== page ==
Motion on “Combating Acts of Bid-Rigging in Repair Works of Private Residential Buildings” (2015.12.02)

MR CHAN KIN-POR (in Cantonese): Bid-rigging is a big headache to everyone indeed. Most people in Hong Kong get up to work at sunrise and just want to have some good rest at home after work, but it would be difficult for them to live in peace if they have to worry about the sky-high cost of repair works. I once heard some victims say that apart from money losses, the matter was so worrisome that they felt restless at home every day and did not sleep well at night, which is absolutely a mental ordeal to the affected victims. Thus, it is necessary for the Government to solve the problem with powerful means as soon as possible.

Despite the many options explored by the Government, and actions taken by the Independent Commission Against Corruption (ICAC) and the Police, and coupled with the fact that the Competition Ordinance will soon come into effect, bid-rigging remains a difficult task to solve because building repair and maintenance works is a highly lucrative business which brings in more than tens of millions of dollars. Worse still, the current system is riddled with of loopholes, which if left unplugged, would encourage people to take risks.

Having been served as the chairman of the owners’ committee of a large residential estate for years, I have gained first-hand experience of the huge loopholes in the property management system, which is particularly vulnerable to exploitation by lawbreakers. The formation of the owners’ corporations (OCs) and the mechanism under which the OCs pass resolutions, just to name a few, have never been subject to any regulation.

We have put forward a lot of proposals today. While I agree with many of them, I think we need to get to the root of the problem by plugging the loopholes at source. As pointed out in many analyses, in view that a large number of buildings is in a state of dilapidation in recent years, the Government has encouraged property owners to form OCs and take up the responsibility of repair. And, to facilitate the formation of OCs by property owners, the Government has adopted a very lax approach. However, this well-meant arrangement has been exploited by lawbreakers. They first colluded with some property owners to form an OC under the lax mechanism, and then conspired with contractors and awarded building maintenance contracts to them at sky-high prices by means of bid-rigging. The entire process is not only lacking in transparency but is also not subject to any regulation, thereby ending up benefiting the lawbreakers.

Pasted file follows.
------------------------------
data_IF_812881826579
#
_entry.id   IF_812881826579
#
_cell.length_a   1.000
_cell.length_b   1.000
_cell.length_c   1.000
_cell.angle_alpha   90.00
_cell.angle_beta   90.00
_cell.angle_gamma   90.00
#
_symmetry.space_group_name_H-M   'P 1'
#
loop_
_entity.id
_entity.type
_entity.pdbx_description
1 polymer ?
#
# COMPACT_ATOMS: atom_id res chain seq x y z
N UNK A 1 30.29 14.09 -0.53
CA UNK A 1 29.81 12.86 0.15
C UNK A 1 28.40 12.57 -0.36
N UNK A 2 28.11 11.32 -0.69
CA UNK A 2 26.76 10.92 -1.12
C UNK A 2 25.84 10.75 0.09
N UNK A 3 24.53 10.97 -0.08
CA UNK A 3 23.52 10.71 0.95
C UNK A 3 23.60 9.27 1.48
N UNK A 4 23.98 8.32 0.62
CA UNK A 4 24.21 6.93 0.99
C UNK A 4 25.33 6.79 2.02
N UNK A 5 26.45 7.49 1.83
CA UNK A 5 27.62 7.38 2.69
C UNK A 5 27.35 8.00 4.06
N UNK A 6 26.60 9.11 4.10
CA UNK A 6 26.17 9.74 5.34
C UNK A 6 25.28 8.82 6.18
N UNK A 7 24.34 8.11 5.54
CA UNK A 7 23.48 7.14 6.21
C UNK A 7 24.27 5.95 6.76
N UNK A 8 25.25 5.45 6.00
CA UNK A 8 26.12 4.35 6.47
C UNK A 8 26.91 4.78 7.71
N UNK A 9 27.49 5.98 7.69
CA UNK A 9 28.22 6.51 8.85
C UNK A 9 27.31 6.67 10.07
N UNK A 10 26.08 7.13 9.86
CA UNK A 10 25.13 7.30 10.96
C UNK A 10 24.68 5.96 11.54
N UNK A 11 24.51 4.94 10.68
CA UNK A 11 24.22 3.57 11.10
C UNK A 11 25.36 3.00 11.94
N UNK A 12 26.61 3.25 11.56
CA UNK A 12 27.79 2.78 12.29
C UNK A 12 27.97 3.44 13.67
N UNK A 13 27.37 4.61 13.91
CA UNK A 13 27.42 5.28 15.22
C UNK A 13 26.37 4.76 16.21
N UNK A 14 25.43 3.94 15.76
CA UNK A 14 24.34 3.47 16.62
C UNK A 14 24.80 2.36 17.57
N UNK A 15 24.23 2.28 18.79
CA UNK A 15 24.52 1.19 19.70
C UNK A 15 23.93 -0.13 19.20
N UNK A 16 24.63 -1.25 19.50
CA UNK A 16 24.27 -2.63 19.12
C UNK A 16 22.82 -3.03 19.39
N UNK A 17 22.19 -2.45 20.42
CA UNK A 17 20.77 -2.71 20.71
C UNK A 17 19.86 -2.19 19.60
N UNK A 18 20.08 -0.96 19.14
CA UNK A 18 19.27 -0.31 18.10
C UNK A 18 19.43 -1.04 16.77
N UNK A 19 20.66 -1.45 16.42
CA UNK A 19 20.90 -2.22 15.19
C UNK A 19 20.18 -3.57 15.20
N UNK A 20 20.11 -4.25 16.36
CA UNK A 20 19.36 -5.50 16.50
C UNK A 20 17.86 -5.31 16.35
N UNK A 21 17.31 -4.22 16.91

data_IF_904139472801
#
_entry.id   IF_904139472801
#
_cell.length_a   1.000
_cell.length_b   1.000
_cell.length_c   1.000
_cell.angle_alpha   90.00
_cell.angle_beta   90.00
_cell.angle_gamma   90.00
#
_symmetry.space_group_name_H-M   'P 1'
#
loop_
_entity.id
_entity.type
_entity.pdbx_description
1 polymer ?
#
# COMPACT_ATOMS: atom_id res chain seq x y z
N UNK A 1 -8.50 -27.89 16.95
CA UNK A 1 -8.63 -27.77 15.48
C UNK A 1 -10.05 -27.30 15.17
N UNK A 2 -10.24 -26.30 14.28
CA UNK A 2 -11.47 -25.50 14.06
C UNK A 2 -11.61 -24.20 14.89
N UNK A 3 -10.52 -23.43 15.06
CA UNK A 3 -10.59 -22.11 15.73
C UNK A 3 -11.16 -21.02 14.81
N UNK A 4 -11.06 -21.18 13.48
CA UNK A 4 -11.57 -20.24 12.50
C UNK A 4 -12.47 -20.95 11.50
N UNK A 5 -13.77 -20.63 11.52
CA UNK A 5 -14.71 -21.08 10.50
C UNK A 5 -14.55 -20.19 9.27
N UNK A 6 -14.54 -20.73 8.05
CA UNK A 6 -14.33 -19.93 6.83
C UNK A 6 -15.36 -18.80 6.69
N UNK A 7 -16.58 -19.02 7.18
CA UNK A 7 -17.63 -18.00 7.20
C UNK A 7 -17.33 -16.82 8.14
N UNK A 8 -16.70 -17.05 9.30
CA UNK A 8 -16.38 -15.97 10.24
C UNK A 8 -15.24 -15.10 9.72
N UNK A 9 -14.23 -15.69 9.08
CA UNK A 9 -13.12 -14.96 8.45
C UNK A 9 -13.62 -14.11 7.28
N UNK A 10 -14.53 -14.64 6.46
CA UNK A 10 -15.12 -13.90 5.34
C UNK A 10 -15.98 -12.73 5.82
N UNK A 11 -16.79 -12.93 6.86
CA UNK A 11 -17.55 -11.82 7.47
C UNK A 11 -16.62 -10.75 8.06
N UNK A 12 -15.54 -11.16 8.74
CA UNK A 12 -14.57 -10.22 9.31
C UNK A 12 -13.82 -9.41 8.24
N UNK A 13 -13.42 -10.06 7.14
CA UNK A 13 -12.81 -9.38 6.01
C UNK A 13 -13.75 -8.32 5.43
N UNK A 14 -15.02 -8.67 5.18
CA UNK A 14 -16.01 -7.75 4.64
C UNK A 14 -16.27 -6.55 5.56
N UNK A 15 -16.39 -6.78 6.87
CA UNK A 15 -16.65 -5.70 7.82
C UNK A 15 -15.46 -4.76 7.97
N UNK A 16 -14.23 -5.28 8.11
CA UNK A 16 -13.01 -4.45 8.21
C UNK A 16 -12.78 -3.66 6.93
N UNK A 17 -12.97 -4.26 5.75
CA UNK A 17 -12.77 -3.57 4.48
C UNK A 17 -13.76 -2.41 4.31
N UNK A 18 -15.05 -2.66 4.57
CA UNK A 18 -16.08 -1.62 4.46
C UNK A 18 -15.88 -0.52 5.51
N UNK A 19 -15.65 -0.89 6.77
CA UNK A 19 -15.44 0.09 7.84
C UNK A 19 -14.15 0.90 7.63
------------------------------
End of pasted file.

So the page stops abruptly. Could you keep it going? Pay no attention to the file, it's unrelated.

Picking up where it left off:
The Government is currently reviewing the Building Management Ordinance and the relevant consultation exercise has already been completed early this year. What is more, I have time and again relayed opinions to Policy Bureaux and the ICAC, and a final decision is now pending from the Government. At present, the quorum of the OC meetings at which the voting of resolutions on large-scale maintenance projects took place is just 10% of the property owners, and only a majority vote is required for the granting of maintenance contracts. That is to say, the lawbreakers may grant maintenance contracts by simply securing support from 5% of all the property owners. To plug this loophole, an effective way is to raise the threshold. In the consultation document, the Government has also proposed to raise the quorum of OC meetings from 10% to 20% or 30%. I support this proposal for it would arouse greater awareness of building maintenance among property owners and prevent lawbreakers from stepping in, thereby providing greater protection to the owners. I hold that while raising the threshold is certainly an effective means, it should not be too high, or else it will be difficult for the maintenance projects to get passed in the future.